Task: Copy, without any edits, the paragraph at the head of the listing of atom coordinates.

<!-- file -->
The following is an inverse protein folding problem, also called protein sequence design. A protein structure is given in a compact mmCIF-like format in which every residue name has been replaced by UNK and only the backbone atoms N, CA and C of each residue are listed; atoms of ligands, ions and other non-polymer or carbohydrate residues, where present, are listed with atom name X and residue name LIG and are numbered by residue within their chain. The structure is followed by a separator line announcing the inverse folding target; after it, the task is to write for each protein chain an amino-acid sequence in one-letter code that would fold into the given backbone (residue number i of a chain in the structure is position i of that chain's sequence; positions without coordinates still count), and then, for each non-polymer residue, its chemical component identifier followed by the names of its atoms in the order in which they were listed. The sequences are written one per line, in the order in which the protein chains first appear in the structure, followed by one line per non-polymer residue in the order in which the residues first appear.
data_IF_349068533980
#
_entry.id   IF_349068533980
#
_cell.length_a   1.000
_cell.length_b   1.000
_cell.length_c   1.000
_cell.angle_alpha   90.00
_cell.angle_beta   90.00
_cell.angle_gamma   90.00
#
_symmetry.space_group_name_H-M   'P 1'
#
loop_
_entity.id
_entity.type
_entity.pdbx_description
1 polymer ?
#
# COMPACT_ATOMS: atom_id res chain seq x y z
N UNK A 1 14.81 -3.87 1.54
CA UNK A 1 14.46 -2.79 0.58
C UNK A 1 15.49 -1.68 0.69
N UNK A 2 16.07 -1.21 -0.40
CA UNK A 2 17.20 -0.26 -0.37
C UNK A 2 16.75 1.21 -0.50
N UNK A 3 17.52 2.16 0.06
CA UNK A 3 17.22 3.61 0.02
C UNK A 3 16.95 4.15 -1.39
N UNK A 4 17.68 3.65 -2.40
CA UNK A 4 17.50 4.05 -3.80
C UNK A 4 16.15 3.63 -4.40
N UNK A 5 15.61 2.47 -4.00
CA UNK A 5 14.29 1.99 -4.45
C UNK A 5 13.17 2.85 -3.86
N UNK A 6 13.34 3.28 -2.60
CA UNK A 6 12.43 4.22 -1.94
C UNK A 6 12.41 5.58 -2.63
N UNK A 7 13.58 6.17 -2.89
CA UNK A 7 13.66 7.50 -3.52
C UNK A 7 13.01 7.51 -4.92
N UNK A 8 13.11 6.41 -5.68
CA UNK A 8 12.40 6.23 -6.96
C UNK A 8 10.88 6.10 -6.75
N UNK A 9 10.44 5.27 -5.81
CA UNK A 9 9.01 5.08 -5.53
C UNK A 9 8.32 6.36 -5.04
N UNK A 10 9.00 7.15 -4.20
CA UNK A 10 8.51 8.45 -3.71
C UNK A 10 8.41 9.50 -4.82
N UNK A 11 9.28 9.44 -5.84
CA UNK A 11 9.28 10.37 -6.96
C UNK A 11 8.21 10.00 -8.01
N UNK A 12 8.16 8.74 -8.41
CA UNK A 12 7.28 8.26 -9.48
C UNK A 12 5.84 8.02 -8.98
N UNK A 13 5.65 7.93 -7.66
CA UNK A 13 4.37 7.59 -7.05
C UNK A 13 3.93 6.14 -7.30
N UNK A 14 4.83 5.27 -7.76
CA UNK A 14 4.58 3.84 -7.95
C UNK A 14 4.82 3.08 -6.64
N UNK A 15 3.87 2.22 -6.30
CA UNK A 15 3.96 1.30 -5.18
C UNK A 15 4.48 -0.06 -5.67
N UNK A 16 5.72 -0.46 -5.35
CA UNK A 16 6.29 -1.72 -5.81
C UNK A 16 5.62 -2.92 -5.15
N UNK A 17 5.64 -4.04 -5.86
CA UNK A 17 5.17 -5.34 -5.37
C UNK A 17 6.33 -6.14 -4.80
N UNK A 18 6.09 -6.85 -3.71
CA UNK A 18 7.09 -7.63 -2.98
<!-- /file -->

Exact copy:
The following is an inverse protein folding problem, also called protein sequence design. A protein structure is given in a compact mmCIF-like format in which every residue name has been replaced by UNK and only the backbone atoms N, CA and C of each residue are listed; atoms of ligands, ions and other non-polymer or carbohydrate residues, where present, are listed with atom name X and residue name LIG and are numbered by residue within their chain. The structure is followed by a separator line announcing the inverse folding target; after it, the task is to write for each protein chain an amino-acid sequence in one-letter code that would fold into the given backbone (residue number i of a chain in the structure is position i of that chain's sequence; positions without coordinates still count), and then, for each non-polymer residue, its chemical component identifier followed by the names of its atoms in the order in which they were listed. The sequences are written one per line, in the order in which the protein chains first appear in the structure, followed by one line per non-polymer residue in the order in which the residues first appear.